By Uvalde Leader-News Staff, August 13, 2020
His real name is John H. Harrell but for all practical purposes the former school district superintendent who died Tuesday at the age of 85 could be known simply as “Mr. Uvalde.”
“Mr. Harrell was and has been one of Uvalde’s best assets from the time he was superintendent of our schools to his time as city manager,” said Uvalde Mayor Don McLaughlin Jr. “John had a servant’s heart and worked tirelessly for the good of Uvalde, whether it be economic development or fighting for Uvalde’s water.
“John was a good family man, who believed in family values, and a good Christian man. He was an inspiration to the many peoples’ lives he touched, mine being only one of them. He will be greatly missed by our community.”
Two-term Uvalde CityCouncil member and mayor, Uvalde Consolidated Independent School District superintendent and Uvalde city manager, Harrell was born in Houston in 1935, and moved to Uvalde with his family as a child. He graduated from Uvalde High School in 1953, attended Schreiner Institute in Kerrville for two years, then transferred to the University of Texas at Austin, where he earned a bachelor’s degree in physical education.
After graduation, Harrell and his wife, Phyllis, set up housekeeping in San Antonio, where he taught school and coached for three years at Alamo Heights High School. The recent college graduate also found time to attend Trinity University, earning a master’s degree in public school administration.
Drawn back to Uvalde in 1960, Harrell took a teaching job at UHS and within three years became assistant principal. Next stop was the central school office as director of finance and federal programs, followed by a position as assistant superintendent.
In 1978, Harrell stepped away from public education to open his own real estate business. In a move that would repeat itself throughout his long career, Harrell wore another hat, which was as administrative assistant at Gensco Pipe and Supply. It was there that he worked for Pete Knowles and Howard Langford, both former Uvalde mayors. With their encouragement, he won a seat on the city council in 1979, which he held for two terms, followed by four years as mayor.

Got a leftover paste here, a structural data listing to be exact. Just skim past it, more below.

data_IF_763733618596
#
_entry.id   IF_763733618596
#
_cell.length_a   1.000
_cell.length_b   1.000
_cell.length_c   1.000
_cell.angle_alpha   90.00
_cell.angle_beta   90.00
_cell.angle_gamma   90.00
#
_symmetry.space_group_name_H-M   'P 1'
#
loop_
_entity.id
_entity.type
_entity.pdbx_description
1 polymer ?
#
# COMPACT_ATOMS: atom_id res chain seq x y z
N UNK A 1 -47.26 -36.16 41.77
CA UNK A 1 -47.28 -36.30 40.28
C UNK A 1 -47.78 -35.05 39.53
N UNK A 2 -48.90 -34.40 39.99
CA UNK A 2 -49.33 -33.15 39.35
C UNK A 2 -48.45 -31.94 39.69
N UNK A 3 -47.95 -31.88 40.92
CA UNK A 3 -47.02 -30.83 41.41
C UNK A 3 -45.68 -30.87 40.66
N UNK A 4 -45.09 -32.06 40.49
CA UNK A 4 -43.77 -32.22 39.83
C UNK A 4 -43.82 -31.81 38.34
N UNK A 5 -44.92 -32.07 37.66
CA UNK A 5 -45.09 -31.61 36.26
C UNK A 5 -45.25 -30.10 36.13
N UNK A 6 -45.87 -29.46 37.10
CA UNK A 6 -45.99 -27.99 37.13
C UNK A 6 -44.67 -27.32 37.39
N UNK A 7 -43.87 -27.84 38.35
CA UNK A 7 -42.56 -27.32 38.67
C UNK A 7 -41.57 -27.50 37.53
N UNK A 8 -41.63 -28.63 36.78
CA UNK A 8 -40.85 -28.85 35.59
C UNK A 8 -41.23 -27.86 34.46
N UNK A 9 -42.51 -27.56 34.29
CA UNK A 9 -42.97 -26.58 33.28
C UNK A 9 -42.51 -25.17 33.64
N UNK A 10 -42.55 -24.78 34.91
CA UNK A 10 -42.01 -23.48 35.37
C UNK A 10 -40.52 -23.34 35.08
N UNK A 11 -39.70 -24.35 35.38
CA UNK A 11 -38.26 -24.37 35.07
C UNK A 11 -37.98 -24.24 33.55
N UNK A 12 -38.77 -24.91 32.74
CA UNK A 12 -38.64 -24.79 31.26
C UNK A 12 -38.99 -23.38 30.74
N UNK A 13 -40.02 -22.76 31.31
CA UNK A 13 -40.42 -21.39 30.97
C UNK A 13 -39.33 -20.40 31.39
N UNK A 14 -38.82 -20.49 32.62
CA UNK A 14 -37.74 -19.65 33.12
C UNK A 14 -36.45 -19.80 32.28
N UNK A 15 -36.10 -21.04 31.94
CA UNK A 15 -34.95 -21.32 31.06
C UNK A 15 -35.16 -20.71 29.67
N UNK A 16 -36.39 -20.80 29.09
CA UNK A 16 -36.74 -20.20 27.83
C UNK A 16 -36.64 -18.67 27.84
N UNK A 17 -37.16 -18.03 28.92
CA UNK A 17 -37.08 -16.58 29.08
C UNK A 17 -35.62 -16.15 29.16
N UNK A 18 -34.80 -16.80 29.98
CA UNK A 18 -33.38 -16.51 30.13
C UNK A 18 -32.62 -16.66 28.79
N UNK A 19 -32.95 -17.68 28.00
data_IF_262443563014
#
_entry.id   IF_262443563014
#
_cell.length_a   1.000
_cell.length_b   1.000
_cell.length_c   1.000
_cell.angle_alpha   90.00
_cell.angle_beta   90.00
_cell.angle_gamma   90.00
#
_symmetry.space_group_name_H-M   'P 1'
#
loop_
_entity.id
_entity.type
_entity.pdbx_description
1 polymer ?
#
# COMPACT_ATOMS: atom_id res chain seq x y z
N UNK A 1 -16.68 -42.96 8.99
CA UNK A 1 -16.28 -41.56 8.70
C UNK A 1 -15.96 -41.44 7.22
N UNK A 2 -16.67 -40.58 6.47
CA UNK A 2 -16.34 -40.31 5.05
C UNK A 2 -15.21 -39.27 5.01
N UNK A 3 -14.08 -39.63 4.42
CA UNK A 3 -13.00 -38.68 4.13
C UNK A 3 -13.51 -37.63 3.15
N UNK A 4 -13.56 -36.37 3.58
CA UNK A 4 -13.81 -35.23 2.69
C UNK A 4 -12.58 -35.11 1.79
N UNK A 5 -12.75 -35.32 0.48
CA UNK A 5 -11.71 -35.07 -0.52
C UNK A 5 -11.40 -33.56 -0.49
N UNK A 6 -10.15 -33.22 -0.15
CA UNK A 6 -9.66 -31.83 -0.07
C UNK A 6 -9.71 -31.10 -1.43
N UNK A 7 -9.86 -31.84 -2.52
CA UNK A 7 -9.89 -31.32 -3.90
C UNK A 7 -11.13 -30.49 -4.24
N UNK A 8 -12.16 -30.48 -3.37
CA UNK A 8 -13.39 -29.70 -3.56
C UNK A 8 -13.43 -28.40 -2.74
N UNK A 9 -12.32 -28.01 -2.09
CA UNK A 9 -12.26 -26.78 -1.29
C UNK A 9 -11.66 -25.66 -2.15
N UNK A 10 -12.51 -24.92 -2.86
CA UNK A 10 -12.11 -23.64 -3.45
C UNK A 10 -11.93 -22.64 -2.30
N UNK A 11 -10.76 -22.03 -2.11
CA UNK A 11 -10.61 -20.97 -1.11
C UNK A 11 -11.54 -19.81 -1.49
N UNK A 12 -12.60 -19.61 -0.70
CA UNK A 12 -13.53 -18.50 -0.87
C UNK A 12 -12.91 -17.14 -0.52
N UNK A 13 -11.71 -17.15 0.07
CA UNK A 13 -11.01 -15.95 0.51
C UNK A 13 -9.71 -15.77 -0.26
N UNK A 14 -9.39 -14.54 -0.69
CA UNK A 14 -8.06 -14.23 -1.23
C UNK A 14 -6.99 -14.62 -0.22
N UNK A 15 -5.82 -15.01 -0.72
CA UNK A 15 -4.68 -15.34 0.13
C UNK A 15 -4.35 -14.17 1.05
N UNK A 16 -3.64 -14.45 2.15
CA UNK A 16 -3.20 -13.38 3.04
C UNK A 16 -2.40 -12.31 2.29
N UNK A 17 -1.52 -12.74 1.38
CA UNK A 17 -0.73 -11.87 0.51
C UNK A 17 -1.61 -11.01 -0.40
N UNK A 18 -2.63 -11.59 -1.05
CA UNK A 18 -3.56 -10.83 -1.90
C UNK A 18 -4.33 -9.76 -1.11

Harrell returned to the school district in 1985 as associate superintendent before being promoted to superintendent in 1992. He retired in 2000 but not before being chosen in 1996 as Superintendent of the Year for Public Schools in Texas.
Retirement never suited Harrell for long, and in 2000 he took a position as consultant and finance director with the La Pryor Independent School District. Two years later, the indomitable public servant executed yet another feat of adaptability when he accepted the job as city manager. And why not. He had proven his mastery of people and administration. All he had to do was to change the vocabulary.
In 2010, upon yet another apparent Harrell retirement (he would serve as interim UCISD superintendent for six months from 2012 to 2013), Leader-News publisher Craig Garnett wrote:
“In the 16 years that we covered the school and the city with John at the helm, I cannot think of a single time that he failed to provide us with the information we requested or attempted in any way to manipulate the news that resulted.
“He was direct and yet diplomatic, skills that are an absolute must in two such high-profile positions. Most of us cannot imagine the day-to-day stress associated with brokering conflicts involving children or their parents or Uvalde residents unhappy over some facet of city service,” Garnett wrote.
As if Harrell weren’t busy enough in his professional career, he found time to serve the community in a myriad of ways. He was an officer in the Uvalde Rotary Club, served on the Uvalde County Hospital Authority board of directors, Uvalde County Appraisal District board and participated in efforts to keep Uvalde’s water rights intact through the Keep Our Water Association. He endorsed McLaughlin for mayor and gave kudos to elected officials like Tracy King and Pete Gallego who fought to protect our water. The community acknowledged Harrell’s long years of service by naming him Uvaldean of the Year in 1992.
In later life, Harrell was a regular visitor to this newspaper, where he shared ideas, compliments and letters to the editor, ever championing the community that ran deep within his soul.
In 2014, the school district renamed the high school auditorium the John H. Harrell Auditorium. It will forever remind us of a man who never turned down an opportunity to help build a better Uvalde.
See the original article: https://www.uvaldeleadernews.com/articles/mr-uvalde-john-harrell-dies-at-85/